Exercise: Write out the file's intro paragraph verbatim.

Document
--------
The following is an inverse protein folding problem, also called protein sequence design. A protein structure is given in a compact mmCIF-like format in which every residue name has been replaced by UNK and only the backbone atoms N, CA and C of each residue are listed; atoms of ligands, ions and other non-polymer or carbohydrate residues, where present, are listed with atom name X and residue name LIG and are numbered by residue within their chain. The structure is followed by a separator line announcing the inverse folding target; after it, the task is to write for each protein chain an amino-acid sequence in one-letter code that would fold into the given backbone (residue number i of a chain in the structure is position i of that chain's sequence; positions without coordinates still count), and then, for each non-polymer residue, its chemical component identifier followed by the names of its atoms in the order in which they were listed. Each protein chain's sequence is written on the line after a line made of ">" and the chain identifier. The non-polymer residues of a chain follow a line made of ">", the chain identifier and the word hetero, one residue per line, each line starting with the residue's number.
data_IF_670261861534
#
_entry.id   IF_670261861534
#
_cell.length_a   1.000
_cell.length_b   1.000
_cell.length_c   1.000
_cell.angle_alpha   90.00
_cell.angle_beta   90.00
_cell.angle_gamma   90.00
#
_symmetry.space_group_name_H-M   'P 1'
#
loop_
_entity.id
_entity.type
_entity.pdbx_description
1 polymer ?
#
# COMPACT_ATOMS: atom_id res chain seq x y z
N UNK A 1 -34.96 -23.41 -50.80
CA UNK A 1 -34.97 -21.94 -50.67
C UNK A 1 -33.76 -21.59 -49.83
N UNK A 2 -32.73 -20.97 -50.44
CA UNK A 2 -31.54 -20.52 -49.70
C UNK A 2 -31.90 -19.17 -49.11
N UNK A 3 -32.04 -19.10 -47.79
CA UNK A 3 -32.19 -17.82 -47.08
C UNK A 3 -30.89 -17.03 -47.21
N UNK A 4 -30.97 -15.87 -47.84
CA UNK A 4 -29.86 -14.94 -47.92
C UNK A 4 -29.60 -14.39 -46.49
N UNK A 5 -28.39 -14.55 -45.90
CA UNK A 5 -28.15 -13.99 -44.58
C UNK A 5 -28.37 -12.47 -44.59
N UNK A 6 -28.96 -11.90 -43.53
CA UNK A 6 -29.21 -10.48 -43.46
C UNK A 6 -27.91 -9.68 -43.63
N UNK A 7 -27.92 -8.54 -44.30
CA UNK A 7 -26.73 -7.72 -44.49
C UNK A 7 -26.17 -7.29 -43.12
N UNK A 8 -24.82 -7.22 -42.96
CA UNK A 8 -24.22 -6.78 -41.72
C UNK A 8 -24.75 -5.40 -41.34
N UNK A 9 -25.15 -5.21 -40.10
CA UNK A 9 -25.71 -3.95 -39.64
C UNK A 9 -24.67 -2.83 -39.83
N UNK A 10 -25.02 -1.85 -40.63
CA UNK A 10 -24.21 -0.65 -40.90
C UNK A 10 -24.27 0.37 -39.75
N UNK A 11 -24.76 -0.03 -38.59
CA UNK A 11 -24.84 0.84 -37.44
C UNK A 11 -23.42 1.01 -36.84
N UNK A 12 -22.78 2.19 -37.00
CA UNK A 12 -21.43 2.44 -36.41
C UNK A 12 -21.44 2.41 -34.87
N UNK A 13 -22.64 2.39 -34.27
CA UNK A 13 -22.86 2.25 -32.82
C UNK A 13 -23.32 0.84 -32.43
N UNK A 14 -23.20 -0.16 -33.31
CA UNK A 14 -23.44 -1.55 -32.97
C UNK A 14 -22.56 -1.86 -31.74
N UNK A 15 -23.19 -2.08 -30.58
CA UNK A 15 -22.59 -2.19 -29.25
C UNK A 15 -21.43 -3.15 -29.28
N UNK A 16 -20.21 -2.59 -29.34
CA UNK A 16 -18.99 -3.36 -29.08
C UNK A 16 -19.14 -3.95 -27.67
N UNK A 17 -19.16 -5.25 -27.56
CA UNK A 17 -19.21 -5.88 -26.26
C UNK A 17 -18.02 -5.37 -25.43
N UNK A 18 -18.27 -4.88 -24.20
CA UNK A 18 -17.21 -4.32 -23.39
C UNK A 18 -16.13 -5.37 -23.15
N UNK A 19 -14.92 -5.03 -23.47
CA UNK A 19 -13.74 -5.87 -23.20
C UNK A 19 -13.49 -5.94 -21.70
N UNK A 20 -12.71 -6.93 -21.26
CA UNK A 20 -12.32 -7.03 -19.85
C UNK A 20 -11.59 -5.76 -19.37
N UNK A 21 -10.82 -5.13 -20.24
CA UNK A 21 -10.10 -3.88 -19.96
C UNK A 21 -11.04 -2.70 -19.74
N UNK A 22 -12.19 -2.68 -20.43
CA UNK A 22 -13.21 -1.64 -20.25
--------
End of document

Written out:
The following is an inverse protein folding problem, also called protein sequence design. A protein structure is given in a compact mmCIF-like format in which every residue name has been replaced by UNK and only the backbone atoms N, CA and C of each residue are listed; atoms of ligands, ions and other non-polymer or carbohydrate residues, where present, are listed with atom name X and residue name LIG and are numbered by residue within their chain. The structure is followed by a separator line announcing the inverse folding target; after it, the task is to write for each protein chain an amino-acid sequence in one-letter code that would fold into the given backbone (residue number i of a chain in the structure is position i of that chain's sequence; positions without coordinates still count), and then, for each non-polymer residue, its chemical component identifier followed by the names of its atoms in the order in which they were listed. Each protein chain's sequence is written on the line after a line made of ">" and the chain identifier. The non-polymer residues of a chain follow a line made of ">", the chain identifier and the word hetero, one residue per line, each line starting with the residue's number.